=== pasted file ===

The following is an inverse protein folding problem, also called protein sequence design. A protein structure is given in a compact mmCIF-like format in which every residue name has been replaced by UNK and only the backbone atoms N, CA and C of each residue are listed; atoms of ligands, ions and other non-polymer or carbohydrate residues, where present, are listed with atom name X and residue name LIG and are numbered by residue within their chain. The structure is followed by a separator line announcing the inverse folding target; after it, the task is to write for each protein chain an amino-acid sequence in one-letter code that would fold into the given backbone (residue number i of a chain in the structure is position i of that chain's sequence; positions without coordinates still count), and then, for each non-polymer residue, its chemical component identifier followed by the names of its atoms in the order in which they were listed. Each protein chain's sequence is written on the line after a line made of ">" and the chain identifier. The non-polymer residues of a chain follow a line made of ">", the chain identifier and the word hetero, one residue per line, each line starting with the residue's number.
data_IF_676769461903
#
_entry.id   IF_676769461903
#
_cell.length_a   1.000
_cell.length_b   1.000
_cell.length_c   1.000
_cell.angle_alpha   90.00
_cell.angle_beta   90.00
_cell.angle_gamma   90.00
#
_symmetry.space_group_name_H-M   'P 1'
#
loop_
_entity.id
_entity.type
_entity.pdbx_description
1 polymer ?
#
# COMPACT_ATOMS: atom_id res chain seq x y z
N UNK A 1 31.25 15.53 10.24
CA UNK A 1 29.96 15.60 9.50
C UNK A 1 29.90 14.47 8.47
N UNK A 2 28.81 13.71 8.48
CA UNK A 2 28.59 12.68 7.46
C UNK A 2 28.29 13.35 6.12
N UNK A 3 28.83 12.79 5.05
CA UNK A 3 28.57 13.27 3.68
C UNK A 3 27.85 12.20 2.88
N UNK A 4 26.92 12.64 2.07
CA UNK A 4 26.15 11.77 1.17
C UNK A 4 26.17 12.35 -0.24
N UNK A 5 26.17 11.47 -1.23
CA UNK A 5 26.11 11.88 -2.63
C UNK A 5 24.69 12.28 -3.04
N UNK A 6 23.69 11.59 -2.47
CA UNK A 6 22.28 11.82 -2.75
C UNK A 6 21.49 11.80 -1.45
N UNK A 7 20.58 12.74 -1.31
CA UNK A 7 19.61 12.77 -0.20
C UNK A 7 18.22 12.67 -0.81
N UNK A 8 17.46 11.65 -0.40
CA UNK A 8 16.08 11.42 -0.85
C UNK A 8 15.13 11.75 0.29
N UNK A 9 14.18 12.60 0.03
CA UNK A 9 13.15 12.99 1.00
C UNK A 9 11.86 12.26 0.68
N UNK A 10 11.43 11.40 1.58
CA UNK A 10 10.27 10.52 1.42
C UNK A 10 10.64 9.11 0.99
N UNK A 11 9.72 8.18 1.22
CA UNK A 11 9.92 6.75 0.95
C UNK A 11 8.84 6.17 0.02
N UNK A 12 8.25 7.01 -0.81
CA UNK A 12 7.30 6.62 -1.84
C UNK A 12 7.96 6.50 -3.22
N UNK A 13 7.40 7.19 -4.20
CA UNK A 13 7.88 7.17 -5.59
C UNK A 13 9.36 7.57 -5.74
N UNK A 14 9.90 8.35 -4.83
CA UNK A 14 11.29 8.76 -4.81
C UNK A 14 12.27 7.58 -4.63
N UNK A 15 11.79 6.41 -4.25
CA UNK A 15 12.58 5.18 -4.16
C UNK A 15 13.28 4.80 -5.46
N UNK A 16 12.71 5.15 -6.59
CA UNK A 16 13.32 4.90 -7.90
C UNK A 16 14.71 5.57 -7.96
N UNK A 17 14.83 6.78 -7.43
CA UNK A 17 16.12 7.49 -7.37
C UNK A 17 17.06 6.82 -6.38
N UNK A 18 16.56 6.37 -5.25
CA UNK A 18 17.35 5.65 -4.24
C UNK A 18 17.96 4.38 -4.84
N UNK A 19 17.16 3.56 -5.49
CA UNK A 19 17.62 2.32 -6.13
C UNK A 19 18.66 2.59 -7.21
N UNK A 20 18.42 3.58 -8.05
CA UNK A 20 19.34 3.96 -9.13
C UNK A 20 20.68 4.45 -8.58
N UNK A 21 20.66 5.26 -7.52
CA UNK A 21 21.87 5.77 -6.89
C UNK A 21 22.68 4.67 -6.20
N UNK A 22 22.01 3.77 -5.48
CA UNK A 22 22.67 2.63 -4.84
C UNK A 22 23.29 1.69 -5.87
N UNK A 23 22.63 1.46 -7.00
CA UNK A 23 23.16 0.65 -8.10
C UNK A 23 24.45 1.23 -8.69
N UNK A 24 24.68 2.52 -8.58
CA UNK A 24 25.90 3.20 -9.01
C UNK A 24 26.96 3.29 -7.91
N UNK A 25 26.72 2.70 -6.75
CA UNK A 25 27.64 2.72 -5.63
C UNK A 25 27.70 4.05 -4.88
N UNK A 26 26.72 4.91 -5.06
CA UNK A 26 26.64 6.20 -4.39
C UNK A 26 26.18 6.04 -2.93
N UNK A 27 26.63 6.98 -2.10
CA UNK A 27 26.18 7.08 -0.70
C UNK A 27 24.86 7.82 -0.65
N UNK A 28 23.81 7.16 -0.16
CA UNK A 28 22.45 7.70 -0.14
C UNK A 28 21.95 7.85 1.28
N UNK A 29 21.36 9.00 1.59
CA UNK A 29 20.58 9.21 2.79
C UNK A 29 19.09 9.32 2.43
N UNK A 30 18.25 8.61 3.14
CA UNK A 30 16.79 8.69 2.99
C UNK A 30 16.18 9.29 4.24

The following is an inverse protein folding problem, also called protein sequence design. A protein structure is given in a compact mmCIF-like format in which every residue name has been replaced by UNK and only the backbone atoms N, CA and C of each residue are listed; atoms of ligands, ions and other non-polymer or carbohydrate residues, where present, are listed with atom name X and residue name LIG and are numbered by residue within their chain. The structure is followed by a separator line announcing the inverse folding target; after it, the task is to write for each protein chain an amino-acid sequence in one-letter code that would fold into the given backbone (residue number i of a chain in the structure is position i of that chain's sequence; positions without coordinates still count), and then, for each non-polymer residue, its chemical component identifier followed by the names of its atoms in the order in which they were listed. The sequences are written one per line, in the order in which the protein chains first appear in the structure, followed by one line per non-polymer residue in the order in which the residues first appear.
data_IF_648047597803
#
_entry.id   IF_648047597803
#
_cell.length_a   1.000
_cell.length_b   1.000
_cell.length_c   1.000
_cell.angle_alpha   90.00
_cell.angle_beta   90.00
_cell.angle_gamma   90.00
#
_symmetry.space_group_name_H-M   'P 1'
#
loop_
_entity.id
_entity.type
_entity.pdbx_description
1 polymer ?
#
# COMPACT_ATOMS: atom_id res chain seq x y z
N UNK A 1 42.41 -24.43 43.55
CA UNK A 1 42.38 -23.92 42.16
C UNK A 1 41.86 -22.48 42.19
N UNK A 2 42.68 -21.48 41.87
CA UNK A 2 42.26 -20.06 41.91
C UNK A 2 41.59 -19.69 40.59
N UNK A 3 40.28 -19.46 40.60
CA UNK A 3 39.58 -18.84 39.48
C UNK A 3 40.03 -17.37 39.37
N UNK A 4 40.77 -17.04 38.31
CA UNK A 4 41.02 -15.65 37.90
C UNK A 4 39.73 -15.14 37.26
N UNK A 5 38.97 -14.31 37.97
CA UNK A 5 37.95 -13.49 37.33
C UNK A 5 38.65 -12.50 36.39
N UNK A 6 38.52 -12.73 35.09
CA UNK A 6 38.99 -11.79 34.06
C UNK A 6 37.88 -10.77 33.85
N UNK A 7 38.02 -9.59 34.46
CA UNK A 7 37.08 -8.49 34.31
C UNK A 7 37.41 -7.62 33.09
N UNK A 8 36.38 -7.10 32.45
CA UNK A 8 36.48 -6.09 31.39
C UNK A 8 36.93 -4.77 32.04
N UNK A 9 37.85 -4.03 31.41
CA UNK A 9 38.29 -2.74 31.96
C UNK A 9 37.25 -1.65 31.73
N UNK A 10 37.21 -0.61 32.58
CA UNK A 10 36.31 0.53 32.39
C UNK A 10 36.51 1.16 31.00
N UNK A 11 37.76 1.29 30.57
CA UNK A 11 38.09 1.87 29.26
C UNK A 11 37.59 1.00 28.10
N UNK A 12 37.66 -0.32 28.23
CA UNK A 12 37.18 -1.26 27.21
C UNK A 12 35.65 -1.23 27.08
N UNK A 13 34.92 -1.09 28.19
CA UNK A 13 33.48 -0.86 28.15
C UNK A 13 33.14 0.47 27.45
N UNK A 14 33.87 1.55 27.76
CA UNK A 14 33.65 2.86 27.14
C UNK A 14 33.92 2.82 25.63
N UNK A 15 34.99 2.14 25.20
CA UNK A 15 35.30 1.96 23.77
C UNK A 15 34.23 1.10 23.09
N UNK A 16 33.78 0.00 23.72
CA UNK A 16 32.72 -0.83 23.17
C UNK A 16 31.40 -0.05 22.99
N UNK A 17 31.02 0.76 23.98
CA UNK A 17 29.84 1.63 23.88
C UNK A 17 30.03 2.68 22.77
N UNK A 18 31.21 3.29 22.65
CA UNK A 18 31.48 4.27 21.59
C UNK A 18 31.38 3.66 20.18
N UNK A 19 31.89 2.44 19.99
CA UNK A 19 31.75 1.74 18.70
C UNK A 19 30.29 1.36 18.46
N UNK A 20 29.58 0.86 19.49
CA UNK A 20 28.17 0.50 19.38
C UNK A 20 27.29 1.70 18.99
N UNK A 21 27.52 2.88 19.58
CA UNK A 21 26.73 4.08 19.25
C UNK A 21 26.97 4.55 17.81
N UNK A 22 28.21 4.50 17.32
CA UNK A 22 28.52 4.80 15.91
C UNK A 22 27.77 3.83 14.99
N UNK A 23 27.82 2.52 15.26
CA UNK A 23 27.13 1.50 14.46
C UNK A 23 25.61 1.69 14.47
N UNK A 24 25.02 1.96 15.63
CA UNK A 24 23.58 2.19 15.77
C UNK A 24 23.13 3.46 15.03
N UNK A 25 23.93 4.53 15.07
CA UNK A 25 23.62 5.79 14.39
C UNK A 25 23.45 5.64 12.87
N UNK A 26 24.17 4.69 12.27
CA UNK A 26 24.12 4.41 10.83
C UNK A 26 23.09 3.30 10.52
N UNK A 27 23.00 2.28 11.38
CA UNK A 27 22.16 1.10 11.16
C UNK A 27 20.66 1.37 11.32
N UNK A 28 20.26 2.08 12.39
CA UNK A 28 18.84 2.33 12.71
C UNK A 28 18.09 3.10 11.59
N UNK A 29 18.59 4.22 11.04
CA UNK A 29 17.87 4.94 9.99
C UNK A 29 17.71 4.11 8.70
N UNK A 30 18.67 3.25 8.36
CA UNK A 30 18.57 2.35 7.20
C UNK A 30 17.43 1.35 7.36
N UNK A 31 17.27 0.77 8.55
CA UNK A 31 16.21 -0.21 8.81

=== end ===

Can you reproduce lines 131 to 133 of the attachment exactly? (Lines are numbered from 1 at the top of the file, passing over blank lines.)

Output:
#
# COMPACT_ATOMS: atom_id res chain seq x y z
N UNK A 1 42.41 -24.43 43.55